PING, Earls Court

Party pizzeria serves up a good slice with music, cocktails and ping-pong

It’s not often you find a pizza joint that notifies patrons about its strict policy on drugs, and the sign inside the doorway of PING is much more reminiscent of something you’d expect to find in a bar or club. But the new addition to Earls Court Road is no ordinary pizza restaurant.

PING is the brainchild of the team behind daytime party event Love Brunch and the London branch of celebrity hangout Bungalow 8, and their nightlife experience is very much in evidence. On arrival we were greeted by a girl armed with clipboard and earpiece; a sight familiar to anyone who has sampled London’s high-end bar scene. After verifying who we were, she were ushered us down some stairs to be met by an enthusiastic cheerleader who turned out to be our waitress and led us to our table.

We ordered two of PING’s signature cocktails and sat back on the artfully mismatched and slightly moth-eaten sofas to watch other patrons playing ping-pong on the tables from which the venue takes its name. As you’d expect, PING plays host to a variety of DJs and the music certainly adds to the atmosphere, though is louder than in most restaurants and probably not ideal for those looking for a quiet meal.

But if what you’re after is a good pizza, PING certainly delivers. At first glance the neat, symmetrical pizzas had little in common with the misshapen, plate-eclipsing offerings seen in many of London’s artisan pizzerias. But as we started to tuck in, the quality quickly became apparent.

PING’s pizzas are the handiwork of Bruno Elias, a graduate of the Pizza Italian Academy and something of a perfectionist when it comes to his craft. Our waitress explained that the dough is left to prove for an unusually long three days before cooking, resulting in a pleasantly chewy crust designed to avoid you feeling bloated afterwards.

The toppings too were very good, with the menu offering a mix of traditional Italian flavours alongside some more British numbers. We were unable to resist the ‘nduja-covered “Volcano”, and went for the egg and pancetta “Pick-me-up” as a second choice. Both were tasty but certainly benefitted from the addition of a few fresh basil leaves, which diners are encouraged to pluck from plants placed on each table.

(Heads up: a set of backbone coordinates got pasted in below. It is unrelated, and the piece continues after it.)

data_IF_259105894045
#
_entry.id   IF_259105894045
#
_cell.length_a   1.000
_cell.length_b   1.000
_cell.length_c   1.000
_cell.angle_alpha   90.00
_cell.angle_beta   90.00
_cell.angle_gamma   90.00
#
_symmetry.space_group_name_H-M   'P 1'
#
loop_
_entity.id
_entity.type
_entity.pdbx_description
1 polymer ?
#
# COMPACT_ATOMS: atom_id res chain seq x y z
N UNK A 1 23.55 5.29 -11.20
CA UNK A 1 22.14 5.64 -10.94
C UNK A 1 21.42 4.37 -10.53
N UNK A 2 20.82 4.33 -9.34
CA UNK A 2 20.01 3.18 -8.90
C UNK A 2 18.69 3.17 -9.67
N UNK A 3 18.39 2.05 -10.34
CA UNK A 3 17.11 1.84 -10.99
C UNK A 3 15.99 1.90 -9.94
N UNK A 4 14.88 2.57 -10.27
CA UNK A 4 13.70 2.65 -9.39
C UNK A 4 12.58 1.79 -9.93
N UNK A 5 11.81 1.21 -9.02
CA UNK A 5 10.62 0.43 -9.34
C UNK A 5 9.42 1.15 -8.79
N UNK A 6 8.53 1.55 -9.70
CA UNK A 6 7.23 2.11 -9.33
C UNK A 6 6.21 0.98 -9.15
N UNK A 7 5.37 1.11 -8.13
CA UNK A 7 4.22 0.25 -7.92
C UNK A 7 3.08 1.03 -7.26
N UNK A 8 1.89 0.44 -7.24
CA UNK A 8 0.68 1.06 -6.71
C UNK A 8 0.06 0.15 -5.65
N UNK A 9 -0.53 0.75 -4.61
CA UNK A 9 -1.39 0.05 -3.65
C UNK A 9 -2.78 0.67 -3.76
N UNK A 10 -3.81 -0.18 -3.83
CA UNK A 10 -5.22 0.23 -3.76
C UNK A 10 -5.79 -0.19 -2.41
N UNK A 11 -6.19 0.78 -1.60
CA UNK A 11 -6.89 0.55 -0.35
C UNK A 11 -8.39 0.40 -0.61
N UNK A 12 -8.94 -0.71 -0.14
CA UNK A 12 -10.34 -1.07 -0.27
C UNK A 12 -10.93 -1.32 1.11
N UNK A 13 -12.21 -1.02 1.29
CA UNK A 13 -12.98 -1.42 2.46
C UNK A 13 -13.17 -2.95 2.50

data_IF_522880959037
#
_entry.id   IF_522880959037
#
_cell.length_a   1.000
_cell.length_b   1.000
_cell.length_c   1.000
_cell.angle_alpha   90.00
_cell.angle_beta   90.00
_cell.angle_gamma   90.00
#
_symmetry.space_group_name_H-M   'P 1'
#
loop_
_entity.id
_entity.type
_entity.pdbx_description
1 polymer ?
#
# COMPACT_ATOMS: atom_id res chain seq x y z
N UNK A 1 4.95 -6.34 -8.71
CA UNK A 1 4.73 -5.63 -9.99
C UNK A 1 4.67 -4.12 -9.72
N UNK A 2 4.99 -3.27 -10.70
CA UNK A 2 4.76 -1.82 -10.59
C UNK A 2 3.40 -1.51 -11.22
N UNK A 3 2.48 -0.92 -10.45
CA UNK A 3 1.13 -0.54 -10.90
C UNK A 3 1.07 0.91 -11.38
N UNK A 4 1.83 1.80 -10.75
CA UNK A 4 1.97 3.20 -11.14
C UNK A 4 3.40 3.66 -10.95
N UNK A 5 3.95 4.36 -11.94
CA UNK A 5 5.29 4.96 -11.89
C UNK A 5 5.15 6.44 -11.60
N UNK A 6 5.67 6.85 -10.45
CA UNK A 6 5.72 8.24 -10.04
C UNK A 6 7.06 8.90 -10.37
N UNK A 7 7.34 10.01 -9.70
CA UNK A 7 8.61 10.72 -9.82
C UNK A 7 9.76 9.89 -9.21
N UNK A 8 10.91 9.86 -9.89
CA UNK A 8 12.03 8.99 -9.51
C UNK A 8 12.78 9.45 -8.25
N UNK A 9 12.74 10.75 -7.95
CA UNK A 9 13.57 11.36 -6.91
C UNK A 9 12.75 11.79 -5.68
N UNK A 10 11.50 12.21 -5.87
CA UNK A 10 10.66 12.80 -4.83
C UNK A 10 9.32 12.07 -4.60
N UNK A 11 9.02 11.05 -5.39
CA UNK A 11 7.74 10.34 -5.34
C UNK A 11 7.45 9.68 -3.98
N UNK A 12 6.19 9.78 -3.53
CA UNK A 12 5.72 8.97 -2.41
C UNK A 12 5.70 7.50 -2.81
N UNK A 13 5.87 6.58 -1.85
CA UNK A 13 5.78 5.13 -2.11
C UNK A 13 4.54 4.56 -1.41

As promised, we finished our pizzas feeling nicely full but not bloated when our waitress announced that Bruno was very keen we try his dessert pizza. Now we at the LPB are not over-fond of dessert pizzas as a rule, but nor are we ones to turn down a pizza when offered. The “PING Porn” duly arrived, adorned with berries and oozing nutella. For those that love nutella straight from the jar, this will be a dream come true, but we found it quite overpowering and were left feeling very full and slightly queasy.

PING offers patrons a party pizza, with the emphasis very much on the party. It is first and foremost a bar, and diners after a quiet night or a straightforward pizzeria should look elsewhere. But if you want to enjoy some quality pizza over cocktails, and even a spot of table-tennis, PING will certainly serve up a winner.

The Bill:

1 Rhubarb Aperol Spritz
1 Chandler Ping
1 Volcano
1 Pick-me-up
1 PING Porn
4 Asahi Super Dry

£ 53.90


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